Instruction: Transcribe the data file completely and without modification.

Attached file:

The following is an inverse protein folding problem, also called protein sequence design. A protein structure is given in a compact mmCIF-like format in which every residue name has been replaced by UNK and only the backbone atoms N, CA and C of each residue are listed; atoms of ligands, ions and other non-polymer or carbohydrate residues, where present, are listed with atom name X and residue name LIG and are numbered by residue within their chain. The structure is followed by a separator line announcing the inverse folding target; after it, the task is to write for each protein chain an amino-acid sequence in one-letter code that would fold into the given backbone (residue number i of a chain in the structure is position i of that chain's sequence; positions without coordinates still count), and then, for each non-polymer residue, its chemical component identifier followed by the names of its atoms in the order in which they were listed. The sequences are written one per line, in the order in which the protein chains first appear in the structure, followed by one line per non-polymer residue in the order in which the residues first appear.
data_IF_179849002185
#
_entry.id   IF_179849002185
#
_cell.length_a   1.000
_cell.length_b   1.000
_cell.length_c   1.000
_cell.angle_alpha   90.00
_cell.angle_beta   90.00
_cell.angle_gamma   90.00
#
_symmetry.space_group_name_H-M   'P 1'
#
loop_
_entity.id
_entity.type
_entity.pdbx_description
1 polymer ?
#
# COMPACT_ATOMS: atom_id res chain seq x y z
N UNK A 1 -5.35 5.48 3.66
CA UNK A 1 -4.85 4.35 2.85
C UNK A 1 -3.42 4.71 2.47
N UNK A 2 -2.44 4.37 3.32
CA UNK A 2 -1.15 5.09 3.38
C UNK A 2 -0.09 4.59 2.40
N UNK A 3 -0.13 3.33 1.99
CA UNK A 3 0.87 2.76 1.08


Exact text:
The following is an inverse protein folding problem, also called protein sequence design. A protein structure is given in a compact mmCIF-like format in which every residue name has been replaced by UNK and only the backbone atoms N, CA and C of each residue are listed; atoms of ligands, ions and other non-polymer or carbohydrate residues, where present, are listed with atom name X and residue name LIG and are numbered by residue within their chain. The structure is followed by a separator line announcing the inverse folding target; after it, the task is to write for each protein chain an amino-acid sequence in one-letter code that would fold into the given backbone (residue number i of a chain in the structure is position i of that chain's sequence; positions without coordinates still count), and then, for each non-polymer residue, its chemical component identifier followed by the names of its atoms in the order in which they were listed. The sequences are written one per line, in the order in which the protein chains first appear in the structure, followed by one line per non-polymer residue in the order in which the residues first appear.
data_IF_179849002185
#
_entry.id   IF_179849002185
#
_cell.length_a   1.000
_cell.length_b   1.000
_cell.length_c   1.000
_cell.angle_alpha   90.00
_cell.angle_beta   90.00
_cell.angle_gamma   90.00
#
_symmetry.space_group_name_H-M   'P 1'
#
loop_
_entity.id
_entity.type
_entity.pdbx_description
1 polymer ?
#
# COMPACT_ATOMS: atom_id res chain seq x y z
N UNK A 1 -5.35 5.48 3.66
CA UNK A 1 -4.85 4.35 2.85
C UNK A 1 -3.42 4.71 2.47
N UNK A 2 -2.44 4.37 3.32
CA UNK A 2 -1.15 5.09 3.38
C UNK A 2 -0.09 4.59 2.40
N UNK A 3 -0.13 3.33 1.99
CA UNK A 3 0.87 2.76 1.08